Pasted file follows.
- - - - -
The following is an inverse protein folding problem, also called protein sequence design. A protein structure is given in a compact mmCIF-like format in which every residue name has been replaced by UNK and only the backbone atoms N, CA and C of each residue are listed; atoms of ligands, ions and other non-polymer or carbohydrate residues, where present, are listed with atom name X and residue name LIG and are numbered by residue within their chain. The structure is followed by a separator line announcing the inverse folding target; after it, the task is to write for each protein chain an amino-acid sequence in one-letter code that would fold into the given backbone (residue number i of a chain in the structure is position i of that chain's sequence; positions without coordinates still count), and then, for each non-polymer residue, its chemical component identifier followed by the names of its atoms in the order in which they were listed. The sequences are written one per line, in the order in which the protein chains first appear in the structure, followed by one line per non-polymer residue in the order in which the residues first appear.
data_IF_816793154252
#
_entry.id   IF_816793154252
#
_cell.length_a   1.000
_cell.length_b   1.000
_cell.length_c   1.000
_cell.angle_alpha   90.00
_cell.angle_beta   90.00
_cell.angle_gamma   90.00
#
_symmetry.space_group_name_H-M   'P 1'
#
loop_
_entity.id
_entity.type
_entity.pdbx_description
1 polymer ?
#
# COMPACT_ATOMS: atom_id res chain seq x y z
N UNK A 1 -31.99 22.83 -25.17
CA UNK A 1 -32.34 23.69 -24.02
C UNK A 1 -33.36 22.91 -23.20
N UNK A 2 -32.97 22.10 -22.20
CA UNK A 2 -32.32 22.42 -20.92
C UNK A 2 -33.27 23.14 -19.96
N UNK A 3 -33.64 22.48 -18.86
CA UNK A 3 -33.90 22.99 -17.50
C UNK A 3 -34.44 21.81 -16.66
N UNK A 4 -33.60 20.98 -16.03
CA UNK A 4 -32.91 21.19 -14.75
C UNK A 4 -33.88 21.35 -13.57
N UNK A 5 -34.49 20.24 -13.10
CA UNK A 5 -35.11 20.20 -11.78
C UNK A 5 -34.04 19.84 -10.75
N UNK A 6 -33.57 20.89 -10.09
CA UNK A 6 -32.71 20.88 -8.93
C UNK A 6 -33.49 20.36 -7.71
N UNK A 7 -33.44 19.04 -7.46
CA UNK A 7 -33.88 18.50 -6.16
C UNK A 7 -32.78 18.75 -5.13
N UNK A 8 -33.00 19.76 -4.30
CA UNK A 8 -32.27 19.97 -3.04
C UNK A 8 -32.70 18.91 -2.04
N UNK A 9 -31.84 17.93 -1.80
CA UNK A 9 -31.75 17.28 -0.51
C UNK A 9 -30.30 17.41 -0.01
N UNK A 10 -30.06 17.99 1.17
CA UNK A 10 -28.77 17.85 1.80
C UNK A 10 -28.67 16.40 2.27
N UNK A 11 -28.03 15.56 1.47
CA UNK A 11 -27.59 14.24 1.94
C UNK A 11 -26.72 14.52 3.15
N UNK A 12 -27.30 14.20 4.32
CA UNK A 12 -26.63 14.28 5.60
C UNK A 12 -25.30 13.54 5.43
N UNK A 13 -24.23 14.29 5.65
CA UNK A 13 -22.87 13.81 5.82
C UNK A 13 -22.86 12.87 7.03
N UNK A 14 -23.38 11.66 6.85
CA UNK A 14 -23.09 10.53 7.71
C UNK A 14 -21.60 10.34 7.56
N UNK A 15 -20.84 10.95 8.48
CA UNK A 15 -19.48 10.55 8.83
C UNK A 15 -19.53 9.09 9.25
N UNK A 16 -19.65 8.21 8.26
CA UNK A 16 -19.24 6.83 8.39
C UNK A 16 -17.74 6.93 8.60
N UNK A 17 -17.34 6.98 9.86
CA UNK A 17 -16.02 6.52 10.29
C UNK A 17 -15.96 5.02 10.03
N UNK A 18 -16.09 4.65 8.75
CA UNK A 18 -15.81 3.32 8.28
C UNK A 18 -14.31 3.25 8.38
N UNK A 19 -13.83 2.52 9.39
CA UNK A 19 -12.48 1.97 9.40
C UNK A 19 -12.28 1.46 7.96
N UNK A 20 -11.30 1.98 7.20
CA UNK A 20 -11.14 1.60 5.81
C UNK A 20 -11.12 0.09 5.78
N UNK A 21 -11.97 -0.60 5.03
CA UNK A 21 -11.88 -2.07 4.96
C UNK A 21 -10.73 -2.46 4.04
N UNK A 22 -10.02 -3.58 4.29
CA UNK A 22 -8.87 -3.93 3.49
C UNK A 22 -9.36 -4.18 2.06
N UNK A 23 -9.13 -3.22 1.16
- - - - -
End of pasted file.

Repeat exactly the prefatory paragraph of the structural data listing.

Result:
The following is an inverse protein folding problem, also called protein sequence design. A protein structure is given in a compact mmCIF-like format in which every residue name has been replaced by UNK and only the backbone atoms N, CA and C of each residue are listed; atoms of ligands, ions and other non-polymer or carbohydrate residues, where present, are listed with atom name X and residue name LIG and are numbered by residue within their chain. The structure is followed by a separator line announcing the inverse folding target; after it, the task is to write for each protein chain an amino-acid sequence in one-letter code that would fold into the given backbone (residue number i of a chain in the structure is position i of that chain's sequence; positions without coordinates still count), and then, for each non-polymer residue, its chemical component identifier followed by the names of its atoms in the order in which they were listed. The sequences are written one per line, in the order in which the protein chains first appear in the structure, followed by one line per non-polymer residue in the order in which the residues first appear.